I’m still playing with my great-big-spreadsheet of Dragon Award finalists. I think yesterday’s data shows conclusively that 2019 is different in the character of the finalists but I want to dig deeper into that.
The change in character raises the question of change in voters. There’s roughly three possibilities, more, less or the same:
- Maybe more people nominated this year, boosting an organic vote that reduced the impact of more factional votes.
- Maybe fewer people nominated this year, but mainly in the former of fewer factional voters reducing their overall impact.
- Maybe about the same numbers of people nominated but there was a shift in who voted and how they voted.
I don’t mean ‘factional voters’ in a pejorative sense, I just need a name for people voting because of a specific call-to-action kind of request from an author or author group they liked.
A fourth possibility is very few people vote every year and the choices have substantial input from admins i.e. the choices are curated. We know from previous years that there’s some sensible curation going on with the categories works appear in (e.g. ‘The Fifth Season’ and ‘Changeling Island’ appearing in two categories in 2016 or in other years works that authors had boosted for one category appearing in another).
Without data there is no way to tell. Some pertinent facts are:
- Promotion of the awards remains weak. ‘Dragon Award’ has SEO problem. I just did a search on “Dragon Award” on Google for the past week and the top hits were Cora’s blog, File 770 and here, which (no offence to any of those august organs) suggests the announcement didn’t get the wider coverage it needs.
- Boosting of the awards this year was much lower. I saw fewer people asking for nominations from fans. Really hard to quantify but I thought there was noticeably less interest. Not sure why.
- On the plus side, Larry Correia has consistently promoted the awards, so there’s no reason to assume that fewer of his wider circle of fans nominated works this year.
- Red Panda Fraction’s eligibility sheet made it a lot easier for people to find works and nominate.
- On the “huh?” side of things Larry Correia is a finalist although he asked his fans not to nominate him. And Ian McEwan is a finalist, which just seems odd.
But for the sake of argument let us assume that the wider pool of Larry Correia/Baen voters was the same and that there was at least some extra voters because of Red Panda’s activities. Notably the proportion of Baen works nominated went *down* so the impact of Baen voters was reduced which, putting it altogether, implies the total vote went up. Maybe. Without numbers this remains guesswork.
So here is a graph. There are more graphs below the fold along with explanations but as they take up a lot of space I’m hiding the rest from casual view.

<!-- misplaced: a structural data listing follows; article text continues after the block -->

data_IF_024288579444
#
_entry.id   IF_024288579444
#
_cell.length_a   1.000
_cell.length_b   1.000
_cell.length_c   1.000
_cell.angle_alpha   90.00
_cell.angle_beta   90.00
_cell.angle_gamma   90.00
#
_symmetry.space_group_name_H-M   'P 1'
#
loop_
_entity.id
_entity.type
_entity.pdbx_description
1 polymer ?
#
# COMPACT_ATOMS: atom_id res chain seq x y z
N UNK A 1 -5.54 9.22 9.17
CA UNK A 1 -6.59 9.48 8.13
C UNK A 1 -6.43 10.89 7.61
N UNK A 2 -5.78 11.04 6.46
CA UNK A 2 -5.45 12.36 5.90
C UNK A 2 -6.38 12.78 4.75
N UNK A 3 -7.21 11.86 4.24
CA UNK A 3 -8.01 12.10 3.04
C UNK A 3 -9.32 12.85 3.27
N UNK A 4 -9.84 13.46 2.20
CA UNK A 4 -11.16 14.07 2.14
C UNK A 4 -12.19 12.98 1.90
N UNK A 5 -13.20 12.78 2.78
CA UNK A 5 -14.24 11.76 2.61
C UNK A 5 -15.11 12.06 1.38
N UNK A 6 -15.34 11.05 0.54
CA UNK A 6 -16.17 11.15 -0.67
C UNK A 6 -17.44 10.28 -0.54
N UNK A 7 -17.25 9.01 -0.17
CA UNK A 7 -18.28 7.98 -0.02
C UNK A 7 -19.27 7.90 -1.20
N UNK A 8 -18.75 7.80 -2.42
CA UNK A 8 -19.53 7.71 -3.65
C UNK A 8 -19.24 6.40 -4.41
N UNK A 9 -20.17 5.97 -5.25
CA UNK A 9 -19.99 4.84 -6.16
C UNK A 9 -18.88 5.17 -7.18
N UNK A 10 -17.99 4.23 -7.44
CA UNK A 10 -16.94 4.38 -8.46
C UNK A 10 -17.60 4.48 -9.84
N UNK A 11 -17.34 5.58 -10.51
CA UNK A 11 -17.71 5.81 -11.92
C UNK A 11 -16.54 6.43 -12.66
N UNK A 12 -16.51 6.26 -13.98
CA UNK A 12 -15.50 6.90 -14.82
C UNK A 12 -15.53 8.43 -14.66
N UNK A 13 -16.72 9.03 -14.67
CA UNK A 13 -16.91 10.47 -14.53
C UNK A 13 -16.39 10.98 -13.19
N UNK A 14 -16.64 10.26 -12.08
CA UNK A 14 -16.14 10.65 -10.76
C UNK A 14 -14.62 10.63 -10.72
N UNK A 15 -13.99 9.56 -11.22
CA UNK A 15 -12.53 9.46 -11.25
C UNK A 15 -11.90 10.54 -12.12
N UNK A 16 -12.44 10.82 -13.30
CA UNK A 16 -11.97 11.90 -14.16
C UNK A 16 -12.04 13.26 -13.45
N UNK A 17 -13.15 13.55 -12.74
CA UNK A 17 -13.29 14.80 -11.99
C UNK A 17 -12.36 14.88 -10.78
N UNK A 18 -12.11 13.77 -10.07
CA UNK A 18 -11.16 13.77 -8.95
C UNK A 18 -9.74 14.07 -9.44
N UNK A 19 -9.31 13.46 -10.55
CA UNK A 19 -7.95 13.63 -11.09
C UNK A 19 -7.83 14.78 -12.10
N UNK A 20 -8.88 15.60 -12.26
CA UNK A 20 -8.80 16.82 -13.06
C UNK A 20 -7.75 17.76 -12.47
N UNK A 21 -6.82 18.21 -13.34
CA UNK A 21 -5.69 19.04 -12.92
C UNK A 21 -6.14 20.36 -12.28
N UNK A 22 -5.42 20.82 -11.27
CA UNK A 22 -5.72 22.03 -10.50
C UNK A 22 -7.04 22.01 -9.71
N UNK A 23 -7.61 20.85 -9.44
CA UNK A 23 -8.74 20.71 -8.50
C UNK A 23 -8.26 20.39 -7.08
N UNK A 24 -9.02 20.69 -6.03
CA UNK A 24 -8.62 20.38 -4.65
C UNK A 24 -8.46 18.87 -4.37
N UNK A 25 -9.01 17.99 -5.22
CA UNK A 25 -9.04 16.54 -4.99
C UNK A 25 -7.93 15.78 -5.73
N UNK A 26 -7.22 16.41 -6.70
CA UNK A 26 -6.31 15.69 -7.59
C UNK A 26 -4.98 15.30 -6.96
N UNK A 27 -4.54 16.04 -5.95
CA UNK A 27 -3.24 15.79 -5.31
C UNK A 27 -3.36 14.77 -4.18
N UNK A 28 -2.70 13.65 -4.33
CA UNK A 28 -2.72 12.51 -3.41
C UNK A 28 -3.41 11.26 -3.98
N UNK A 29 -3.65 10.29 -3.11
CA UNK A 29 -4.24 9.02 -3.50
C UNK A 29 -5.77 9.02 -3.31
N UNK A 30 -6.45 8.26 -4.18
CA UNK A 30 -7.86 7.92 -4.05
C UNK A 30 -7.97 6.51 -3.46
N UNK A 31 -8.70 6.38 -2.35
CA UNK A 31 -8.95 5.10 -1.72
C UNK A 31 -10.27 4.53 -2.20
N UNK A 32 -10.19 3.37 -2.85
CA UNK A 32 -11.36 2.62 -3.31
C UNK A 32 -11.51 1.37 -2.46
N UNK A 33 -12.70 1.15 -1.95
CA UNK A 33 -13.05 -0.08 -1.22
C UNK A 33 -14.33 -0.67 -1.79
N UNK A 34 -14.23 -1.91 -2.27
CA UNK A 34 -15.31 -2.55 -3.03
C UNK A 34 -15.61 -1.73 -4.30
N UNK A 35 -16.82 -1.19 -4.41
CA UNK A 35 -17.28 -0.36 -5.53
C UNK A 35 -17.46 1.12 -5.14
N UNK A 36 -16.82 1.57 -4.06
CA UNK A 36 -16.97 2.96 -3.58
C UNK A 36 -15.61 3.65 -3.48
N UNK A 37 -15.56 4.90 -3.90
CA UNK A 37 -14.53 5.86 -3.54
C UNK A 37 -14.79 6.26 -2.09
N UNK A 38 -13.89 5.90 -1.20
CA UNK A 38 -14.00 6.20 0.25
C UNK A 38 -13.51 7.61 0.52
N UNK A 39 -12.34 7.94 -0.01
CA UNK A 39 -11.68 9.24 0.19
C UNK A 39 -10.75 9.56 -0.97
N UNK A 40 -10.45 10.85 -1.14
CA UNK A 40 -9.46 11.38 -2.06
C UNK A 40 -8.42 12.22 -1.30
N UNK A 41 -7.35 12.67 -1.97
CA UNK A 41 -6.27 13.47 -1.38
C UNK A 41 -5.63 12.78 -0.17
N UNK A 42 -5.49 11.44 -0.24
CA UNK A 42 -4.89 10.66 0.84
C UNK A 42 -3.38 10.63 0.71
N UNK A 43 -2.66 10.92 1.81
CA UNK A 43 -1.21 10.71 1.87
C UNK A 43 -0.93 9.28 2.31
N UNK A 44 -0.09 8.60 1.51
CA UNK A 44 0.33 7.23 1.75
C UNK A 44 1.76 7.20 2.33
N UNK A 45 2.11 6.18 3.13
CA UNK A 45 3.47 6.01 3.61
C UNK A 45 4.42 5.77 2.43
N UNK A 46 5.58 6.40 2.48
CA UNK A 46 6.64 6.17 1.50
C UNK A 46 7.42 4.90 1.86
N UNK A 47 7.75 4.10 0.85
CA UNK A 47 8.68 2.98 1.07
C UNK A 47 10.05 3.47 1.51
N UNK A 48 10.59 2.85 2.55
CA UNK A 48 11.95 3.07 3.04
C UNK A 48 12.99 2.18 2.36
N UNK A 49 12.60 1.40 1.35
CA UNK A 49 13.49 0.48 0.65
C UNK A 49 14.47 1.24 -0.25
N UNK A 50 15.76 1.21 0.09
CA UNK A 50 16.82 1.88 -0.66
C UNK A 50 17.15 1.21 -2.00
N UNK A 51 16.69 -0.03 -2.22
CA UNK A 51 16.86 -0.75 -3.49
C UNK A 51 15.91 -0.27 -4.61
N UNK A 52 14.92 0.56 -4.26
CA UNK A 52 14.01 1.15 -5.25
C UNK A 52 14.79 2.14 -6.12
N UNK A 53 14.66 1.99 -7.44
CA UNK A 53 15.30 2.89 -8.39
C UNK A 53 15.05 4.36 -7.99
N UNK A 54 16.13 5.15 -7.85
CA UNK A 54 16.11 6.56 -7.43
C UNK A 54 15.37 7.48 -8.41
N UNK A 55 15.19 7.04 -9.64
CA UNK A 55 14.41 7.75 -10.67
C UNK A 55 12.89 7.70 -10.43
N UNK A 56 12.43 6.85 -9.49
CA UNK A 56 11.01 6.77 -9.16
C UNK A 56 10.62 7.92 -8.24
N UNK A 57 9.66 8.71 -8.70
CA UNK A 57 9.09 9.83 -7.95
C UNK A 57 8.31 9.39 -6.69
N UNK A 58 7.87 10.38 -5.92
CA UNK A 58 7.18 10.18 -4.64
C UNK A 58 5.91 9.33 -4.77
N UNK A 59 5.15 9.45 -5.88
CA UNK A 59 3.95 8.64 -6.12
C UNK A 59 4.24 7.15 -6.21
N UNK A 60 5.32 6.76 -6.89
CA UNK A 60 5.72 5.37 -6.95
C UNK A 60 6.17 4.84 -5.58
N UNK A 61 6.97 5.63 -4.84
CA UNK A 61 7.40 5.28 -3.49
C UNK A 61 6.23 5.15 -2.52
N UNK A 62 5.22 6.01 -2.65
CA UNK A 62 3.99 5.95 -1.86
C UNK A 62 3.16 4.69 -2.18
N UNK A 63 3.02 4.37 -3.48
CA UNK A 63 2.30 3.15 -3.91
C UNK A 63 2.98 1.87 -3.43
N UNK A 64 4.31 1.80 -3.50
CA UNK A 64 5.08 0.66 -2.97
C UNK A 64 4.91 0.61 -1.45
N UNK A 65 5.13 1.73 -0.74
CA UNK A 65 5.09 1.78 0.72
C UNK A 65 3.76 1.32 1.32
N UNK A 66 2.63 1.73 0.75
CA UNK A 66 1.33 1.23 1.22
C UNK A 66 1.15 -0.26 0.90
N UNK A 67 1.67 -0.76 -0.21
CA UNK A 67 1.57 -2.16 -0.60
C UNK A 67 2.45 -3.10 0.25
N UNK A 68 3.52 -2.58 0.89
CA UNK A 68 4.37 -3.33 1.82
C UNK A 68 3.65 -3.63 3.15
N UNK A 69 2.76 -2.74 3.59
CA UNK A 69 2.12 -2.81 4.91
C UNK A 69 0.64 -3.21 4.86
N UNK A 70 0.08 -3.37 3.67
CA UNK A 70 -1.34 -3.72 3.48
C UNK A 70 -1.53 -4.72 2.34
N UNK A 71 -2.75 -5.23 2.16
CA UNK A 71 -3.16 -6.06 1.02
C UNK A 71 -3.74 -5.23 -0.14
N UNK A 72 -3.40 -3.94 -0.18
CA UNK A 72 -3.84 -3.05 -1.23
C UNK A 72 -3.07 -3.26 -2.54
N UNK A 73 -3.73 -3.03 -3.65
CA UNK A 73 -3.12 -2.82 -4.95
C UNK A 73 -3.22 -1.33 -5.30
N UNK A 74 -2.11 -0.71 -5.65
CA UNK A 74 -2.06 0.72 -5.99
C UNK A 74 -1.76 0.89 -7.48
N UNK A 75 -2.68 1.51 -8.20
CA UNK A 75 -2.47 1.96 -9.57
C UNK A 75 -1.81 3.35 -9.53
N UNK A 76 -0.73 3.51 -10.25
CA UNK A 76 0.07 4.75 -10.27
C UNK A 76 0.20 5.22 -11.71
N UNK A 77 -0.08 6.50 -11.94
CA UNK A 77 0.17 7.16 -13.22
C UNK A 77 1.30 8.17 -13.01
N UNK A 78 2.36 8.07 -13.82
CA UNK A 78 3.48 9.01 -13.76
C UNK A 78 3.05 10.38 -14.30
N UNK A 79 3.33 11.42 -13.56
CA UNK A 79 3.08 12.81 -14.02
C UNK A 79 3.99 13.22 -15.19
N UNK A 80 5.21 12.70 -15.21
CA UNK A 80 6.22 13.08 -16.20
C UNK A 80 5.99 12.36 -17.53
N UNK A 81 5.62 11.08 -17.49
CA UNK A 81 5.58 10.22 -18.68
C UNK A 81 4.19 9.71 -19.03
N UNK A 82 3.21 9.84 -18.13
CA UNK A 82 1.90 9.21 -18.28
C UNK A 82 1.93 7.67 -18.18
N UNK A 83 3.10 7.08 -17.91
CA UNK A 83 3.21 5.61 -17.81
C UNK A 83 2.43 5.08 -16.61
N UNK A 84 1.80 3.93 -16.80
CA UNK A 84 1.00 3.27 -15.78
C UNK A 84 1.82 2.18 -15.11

You clicked for more you magnificent nerd!
So I’ve been trying to tackle publishing categories and they are a pain. In the line graph above I first separated out Baen and Castalia House and then I classified everybody else as either traditionally published or not.
Baen’s best year was 2016, Castalia’s was 2017. I just looked at novels, so the one comic Vox Day got on the ballot in 2018 doesn’t show up. 2018 was also the best year for the non-trad books. An interesting exercise would be to see which books were available on Kindle Unlimited that year but it is an exercise beyond my patience.
Grouping nominees by publisher is an utter pain in the bottom. ‘Publisher’ is a terrible category for this set of data where it means quite different kinds of roles and organisations. Some publishers are essentially just the author, others are a group of friends, some are weird schemes like Inkshares and traditional publishers are a maze of imprints and companies owned by other companies.
With mainstream imprints I have tried to go to the broadest level of ownership for the biggest names. For a whole bunch of works with a mainstream publisher that only appears once or twice, I’ve lumped them together as ‘medium’, these are typically big publishers that aren’t owned by Macmillan, Hachette etc (or at least I don’t think they are). CBS is mainly Simon & Schuster.
“Amazon”, well everything is Amazon and nearly nothing is. In the end the only works that are classified as Amazon are those published by 47North – it’s quasi imprint.
“lf-published” is self-published but I messed up cropping the picture. “Small” is just a grab-bag of any publisher name that I couldn’t tell if it was a bijou trad-publisher or some guy formatting ebooks for Kindle Unlimited. “CKP” is Chris Kennedy’s suite of imprints, many with Baen adjacent authors. It’s a significant player in the Dragon Awards but not always obviously so because it has several brands in play.
I sorted the categories with trad (minus Baen) on one side and non-trad on the other.
Here we go, year by year, to see how things change.
2016: First year out, Tor, Orbit, Roc and Del-Rey filling out the big-three’s numbers. Strong showing from Baen. Nothing from smaller trad-publishers (aside from Baen) i.e. my ‘medium’ category’
2017: The weakest year for the trad publishers. Inkshares were the surprise player. CKP makes its first showing.
2018: No more Castalia House. CKP makes a big showing. The distribution among the trad-publishers is very different. There’s a greater variety of publisher among the trads. The decline in self-published works maybe just more writers calling themselves a publisher or joining with friends.
2019: Hachette, Penguin and Macmillan are back to similar proportions as 2016/17. The gain for trad-pub works has been in other publishers. CKP is still strong.